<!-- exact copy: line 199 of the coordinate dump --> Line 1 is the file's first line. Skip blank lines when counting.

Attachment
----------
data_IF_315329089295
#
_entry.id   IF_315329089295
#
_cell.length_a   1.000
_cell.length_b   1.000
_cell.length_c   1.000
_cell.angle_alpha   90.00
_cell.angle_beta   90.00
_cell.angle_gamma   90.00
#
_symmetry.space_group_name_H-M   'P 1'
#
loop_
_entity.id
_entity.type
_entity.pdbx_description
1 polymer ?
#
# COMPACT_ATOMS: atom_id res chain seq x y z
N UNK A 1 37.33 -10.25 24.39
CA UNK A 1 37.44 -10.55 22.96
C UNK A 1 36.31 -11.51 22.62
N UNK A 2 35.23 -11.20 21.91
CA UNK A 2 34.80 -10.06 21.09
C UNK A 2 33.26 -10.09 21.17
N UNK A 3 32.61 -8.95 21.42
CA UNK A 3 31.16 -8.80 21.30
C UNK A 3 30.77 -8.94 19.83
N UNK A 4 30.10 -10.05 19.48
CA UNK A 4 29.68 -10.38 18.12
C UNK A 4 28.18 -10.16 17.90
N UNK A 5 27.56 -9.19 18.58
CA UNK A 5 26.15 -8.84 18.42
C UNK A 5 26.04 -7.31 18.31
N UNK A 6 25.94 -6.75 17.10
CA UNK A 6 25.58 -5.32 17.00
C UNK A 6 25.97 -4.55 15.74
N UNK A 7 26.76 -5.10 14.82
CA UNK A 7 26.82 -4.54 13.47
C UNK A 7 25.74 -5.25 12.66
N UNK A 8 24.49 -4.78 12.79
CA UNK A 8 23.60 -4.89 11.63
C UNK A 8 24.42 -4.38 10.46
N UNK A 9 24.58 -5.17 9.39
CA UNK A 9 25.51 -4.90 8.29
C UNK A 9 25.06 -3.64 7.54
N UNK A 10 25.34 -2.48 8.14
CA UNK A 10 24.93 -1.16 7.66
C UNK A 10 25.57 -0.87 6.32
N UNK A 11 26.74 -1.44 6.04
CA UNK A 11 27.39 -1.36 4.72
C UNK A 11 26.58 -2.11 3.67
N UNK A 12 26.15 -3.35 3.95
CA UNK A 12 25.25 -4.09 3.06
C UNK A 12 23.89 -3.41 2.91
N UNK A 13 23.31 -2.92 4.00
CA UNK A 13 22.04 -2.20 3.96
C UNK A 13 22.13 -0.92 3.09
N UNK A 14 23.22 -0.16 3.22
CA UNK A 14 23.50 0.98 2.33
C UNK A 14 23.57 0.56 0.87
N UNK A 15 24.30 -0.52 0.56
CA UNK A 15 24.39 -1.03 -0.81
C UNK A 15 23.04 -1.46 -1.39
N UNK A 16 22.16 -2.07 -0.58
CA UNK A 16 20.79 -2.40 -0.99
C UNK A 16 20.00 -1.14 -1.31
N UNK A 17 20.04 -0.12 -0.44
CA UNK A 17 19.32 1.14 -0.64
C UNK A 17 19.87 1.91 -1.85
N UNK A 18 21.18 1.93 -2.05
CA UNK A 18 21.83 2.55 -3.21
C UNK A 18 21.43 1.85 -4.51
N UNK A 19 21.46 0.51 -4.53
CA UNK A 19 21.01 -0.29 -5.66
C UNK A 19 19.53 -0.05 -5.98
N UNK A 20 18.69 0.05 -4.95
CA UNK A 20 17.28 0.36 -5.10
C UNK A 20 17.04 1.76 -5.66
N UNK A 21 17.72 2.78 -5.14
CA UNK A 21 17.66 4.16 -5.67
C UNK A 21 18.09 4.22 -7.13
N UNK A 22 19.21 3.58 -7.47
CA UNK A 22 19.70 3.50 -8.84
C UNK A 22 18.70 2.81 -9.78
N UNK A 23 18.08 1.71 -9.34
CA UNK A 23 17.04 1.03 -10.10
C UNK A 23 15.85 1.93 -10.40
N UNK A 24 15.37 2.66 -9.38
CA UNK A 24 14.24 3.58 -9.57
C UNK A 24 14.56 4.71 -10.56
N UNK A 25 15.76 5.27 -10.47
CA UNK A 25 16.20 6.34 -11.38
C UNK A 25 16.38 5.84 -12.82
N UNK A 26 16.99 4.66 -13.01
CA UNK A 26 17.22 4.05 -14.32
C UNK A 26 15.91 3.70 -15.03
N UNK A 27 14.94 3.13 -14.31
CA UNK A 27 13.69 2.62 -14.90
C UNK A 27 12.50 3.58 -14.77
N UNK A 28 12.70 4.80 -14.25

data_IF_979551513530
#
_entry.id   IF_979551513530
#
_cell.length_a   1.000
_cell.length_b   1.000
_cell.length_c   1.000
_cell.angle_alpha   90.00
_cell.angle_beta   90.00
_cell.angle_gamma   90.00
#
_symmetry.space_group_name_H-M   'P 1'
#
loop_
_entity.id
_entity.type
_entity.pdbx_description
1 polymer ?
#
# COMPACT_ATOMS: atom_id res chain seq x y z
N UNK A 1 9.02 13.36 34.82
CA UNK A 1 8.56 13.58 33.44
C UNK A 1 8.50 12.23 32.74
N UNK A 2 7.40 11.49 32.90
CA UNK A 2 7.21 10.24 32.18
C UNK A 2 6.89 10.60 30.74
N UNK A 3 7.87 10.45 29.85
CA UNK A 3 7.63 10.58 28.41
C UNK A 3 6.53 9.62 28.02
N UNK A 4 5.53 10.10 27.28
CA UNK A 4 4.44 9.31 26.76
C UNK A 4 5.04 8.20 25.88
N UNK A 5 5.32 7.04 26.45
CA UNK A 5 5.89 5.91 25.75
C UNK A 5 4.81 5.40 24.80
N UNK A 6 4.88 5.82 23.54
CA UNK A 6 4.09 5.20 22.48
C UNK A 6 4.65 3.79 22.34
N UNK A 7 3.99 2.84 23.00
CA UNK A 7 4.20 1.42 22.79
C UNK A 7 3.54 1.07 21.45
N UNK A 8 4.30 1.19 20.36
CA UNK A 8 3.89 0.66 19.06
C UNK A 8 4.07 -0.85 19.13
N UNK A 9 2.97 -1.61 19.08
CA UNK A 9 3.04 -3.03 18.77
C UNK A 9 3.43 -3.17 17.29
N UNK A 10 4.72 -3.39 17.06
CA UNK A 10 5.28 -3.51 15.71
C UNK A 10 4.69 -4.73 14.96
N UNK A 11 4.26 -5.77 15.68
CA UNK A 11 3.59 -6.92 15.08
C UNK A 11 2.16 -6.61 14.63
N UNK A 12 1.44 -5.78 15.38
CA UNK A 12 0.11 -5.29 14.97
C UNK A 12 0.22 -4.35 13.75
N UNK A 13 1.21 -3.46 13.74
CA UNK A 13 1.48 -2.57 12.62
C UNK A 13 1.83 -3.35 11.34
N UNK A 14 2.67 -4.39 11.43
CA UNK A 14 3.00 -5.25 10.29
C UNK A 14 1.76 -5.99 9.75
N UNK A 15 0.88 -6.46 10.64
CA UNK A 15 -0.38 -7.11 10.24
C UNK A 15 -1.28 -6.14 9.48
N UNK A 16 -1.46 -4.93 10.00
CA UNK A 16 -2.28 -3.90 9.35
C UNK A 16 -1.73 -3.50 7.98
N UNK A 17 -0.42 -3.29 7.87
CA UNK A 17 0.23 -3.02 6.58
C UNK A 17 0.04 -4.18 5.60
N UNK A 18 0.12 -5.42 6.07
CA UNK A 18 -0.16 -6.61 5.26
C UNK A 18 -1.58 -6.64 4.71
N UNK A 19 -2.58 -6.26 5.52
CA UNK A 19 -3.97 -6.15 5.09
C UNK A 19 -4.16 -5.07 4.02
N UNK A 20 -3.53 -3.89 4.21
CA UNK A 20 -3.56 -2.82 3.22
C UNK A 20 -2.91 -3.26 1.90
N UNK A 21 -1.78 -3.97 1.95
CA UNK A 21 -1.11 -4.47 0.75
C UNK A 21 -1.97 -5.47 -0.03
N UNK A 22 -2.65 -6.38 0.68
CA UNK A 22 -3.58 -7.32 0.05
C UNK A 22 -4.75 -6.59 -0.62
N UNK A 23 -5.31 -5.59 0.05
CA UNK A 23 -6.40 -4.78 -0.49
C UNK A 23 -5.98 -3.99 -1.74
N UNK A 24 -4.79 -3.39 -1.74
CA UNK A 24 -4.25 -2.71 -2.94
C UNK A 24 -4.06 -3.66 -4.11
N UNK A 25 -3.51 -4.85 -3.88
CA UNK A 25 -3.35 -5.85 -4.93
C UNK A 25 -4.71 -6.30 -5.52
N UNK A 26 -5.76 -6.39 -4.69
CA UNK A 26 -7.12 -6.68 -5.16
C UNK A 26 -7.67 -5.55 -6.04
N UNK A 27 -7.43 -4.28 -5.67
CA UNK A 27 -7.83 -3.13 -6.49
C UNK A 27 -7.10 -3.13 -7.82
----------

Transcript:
CA UNK A 26 -7.12 -6.68 -5.16